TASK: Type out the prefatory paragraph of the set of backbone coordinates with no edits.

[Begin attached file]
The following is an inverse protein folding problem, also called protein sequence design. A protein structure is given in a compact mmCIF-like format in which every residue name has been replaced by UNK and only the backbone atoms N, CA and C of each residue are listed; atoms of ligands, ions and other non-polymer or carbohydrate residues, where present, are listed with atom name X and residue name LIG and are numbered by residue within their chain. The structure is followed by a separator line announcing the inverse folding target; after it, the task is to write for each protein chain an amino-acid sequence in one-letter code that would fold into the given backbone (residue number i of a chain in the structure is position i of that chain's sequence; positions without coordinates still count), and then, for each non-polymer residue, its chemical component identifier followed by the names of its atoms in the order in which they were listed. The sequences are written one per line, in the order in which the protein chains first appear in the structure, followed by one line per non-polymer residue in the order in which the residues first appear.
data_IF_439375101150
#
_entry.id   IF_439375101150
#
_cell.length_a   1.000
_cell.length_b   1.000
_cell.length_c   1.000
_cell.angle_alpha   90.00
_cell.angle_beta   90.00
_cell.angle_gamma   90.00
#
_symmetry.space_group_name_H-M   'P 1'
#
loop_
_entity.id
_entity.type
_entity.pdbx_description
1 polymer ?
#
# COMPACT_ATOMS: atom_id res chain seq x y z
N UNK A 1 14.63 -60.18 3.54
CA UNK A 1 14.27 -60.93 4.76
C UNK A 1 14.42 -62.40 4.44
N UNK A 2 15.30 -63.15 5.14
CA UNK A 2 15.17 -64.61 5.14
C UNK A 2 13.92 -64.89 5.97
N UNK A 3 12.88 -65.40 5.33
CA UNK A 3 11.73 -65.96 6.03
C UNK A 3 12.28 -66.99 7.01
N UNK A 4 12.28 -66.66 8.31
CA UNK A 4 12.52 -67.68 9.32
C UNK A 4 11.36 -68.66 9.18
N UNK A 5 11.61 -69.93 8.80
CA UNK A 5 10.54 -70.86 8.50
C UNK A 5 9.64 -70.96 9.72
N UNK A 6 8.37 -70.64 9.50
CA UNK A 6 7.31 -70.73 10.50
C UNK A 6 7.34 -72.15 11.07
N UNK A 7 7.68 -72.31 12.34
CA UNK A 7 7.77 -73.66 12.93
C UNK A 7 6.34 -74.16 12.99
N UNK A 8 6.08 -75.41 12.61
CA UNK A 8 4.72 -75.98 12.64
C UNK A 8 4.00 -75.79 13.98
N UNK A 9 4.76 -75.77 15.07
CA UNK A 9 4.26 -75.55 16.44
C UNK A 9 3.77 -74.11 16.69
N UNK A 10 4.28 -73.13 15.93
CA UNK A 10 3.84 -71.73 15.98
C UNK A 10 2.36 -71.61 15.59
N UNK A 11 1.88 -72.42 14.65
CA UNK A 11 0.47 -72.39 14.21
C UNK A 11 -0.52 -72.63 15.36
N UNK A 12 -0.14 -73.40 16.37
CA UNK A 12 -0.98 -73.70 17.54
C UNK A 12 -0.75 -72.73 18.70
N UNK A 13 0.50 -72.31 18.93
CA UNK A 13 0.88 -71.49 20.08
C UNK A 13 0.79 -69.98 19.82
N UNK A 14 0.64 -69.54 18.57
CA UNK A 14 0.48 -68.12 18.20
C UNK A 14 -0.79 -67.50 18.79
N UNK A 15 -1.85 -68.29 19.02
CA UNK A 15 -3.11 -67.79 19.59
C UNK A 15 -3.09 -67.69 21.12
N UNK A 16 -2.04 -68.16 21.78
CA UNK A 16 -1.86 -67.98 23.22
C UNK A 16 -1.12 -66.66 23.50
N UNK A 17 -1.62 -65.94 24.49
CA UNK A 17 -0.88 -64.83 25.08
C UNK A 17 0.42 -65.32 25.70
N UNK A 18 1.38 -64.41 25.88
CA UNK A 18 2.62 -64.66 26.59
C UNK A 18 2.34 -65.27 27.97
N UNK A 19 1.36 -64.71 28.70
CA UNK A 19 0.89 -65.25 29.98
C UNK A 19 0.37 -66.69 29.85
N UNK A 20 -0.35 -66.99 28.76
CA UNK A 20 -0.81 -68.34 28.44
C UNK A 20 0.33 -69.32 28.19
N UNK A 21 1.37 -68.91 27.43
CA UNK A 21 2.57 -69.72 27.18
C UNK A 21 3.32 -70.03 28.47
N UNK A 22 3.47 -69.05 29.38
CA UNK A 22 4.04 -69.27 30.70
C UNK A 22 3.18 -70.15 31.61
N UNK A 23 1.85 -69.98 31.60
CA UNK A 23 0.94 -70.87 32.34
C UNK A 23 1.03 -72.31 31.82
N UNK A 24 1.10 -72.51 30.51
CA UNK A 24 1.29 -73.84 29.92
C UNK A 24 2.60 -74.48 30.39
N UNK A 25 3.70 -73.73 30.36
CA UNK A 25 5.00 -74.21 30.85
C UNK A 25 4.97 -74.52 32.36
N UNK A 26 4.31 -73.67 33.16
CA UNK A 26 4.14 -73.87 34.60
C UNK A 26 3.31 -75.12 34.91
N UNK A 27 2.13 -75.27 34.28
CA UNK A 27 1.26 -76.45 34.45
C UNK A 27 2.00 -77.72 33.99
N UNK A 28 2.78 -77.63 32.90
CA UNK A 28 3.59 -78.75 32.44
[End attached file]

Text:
The following is an inverse protein folding problem, also called protein sequence design. A protein structure is given in a compact mmCIF-like format in which every residue name has been replaced by UNK and only the backbone atoms N, CA and C of each residue are listed; atoms of ligands, ions and other non-polymer or carbohydrate residues, where present, are listed with atom name X and residue name LIG and are numbered by residue within their chain. The structure is followed by a separator line announcing the inverse folding target; after it, the task is to write for each protein chain an amino-acid sequence in one-letter code that would fold into the given backbone (residue number i of a chain in the structure is position i of that chain's sequence; positions without coordinates still count), and then, for each non-polymer residue, its chemical component identifier followed by the names of its atoms in the order in which they were listed. The sequences are written one per line, in the order in which the protein chains first appear in the structure, followed by one line per non-polymer residue in the order in which the residues first appear.